Wheels of Fire defined my teen years. I am a guitarist and was blown away by what Eric Clapton did on that album. The songwriting and use of strange instruments amazed me to no end. Cream really defined what could be done in the studio and what could be captured “live” with their blues/rock compositions. No one at that time could do what they did on record or “live”.

    I was in the hospital when I read of their breakup in a music magazine. I cried. I couldn’t believe the best band that ever was had broken up. It tore me up inside. Cream, gone forever. It is such a shame that Ginger Baker’s Airforce never got off the ground or that Jack Bruce’s career never rose to that level again.

    Clapton however went on with Derrick and the Dominoes to create one of the top 100 songs of all time, Layla. Clapton it is sad to say, never formed a permanent band, but became a relevant solo artist that today is still on the charts making music that is amazing and still relevant. His career speaks for itself. His talent surpassed that of Cream and went on to define what could be done with a Fender guitar even though his contemporaries used the Gibson Les Paul.

    I still think Cream had a lot more to offer. I don’t like solo artists but like bands that stay together despite their differences and tough it out and produce good music for their fans and get over their egos and infighting. Cream could have been like the Stones. Staying together, producing phenomenal music and holding their place in history. Just think what could have been…

    • Bobk

      August 18, 2016 at 4:29 am

      Points well taken and I felt the same when they broke up.They were looking to reform in 1993 when the band were inducted to the hall of fame.I don’t think Eric hand the confidence in himself as a guitar player anymore thus Moore Bruce and Baker. Anyway the breakup was is,one of the great tragedies in music.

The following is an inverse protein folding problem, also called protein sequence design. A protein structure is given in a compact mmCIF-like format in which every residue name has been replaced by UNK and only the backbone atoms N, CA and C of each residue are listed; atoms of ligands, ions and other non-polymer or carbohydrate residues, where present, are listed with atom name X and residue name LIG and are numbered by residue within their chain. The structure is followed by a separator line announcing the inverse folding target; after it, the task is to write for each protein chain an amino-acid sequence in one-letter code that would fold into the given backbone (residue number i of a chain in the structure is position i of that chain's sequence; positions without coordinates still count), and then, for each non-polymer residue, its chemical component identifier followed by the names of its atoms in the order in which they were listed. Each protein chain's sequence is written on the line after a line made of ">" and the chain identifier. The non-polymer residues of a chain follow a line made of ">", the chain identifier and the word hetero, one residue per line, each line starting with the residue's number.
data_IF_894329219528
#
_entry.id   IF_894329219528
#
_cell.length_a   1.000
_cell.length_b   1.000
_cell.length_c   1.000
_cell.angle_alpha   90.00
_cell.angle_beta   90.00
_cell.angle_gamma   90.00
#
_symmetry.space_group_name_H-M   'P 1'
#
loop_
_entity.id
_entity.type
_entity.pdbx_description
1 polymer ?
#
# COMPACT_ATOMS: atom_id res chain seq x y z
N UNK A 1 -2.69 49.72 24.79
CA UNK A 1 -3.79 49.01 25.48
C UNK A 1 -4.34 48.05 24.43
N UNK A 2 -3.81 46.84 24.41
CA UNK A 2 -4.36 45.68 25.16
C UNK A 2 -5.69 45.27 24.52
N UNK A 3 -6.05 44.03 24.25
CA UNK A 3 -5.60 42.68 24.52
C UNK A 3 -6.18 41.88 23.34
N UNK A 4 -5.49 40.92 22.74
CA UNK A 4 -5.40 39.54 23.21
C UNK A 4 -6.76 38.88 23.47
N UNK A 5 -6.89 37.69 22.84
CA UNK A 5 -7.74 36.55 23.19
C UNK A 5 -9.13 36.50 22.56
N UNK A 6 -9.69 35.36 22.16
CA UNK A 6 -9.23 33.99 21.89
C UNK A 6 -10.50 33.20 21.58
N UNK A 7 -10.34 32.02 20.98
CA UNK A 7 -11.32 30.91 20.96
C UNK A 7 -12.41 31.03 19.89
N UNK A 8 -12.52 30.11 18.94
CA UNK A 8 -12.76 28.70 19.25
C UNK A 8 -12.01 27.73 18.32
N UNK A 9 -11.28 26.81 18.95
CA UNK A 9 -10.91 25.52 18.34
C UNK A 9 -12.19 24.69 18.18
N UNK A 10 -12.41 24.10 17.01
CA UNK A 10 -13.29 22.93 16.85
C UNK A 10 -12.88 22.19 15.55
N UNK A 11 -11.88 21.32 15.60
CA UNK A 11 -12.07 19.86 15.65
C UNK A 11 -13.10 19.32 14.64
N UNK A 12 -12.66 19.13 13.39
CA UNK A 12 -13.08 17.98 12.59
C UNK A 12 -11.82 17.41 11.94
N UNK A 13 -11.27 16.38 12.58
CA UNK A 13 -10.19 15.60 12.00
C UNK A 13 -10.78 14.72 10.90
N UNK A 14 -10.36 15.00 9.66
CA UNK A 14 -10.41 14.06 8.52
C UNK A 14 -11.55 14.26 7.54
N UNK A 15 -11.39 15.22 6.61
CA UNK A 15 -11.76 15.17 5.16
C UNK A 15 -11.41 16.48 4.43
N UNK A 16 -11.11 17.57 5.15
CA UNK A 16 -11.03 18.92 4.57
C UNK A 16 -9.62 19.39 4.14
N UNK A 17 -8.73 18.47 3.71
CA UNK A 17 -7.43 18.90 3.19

4. Kelly Basden

    August 9, 2015 at 12:59 pm

    “Toad” was the only live tune from any activity at the Filmore. The other three tunes were recorded from performances at Winterland. This was documented on the four disc set, “Those Were The Days” released in the 1990s.

  5. roberto Domato

    August 9, 2015 at 2:30 pm

    Como dejar de olvidar este maravilloso LP, fué el primero que compre. En la casa de discos lo escuche, me impactó y me dije: esta es la musica que quiero escuchar.

  6. Sammy

    August 9, 2015 at 4:50 pm

    Cream were one of the..if not The greatest rock trio of all time. It’s a damn shame that so little of them were captured on vinyl. And now that Jack Bruce is gone its impossible for another reunion. Thankfully we still have the awesome music, not this bullshit you here on the airwaves today

  7. Joe Fiet

    August 9, 2015 at 7:24 pm

    This was my first album. I still have my original copy on vinyl as well as a CD copy autographed by Ginger Baker. I couldn’t tell you how many times I’ve listened to Spoonful & Crossroads(lots of other stuff on the album as well but those two were my favs)

  8. Michael D Gorman

    August 10, 2015 at 3:45 am

    I was exactly 10 years old when this came out, I remember loving White Room with that nasal wah-wah guitar and compelling drumming – but ‘Passing The Time’ was my real favorite, such a quirky song 47 years sure passed mighty quick it is just surreal man!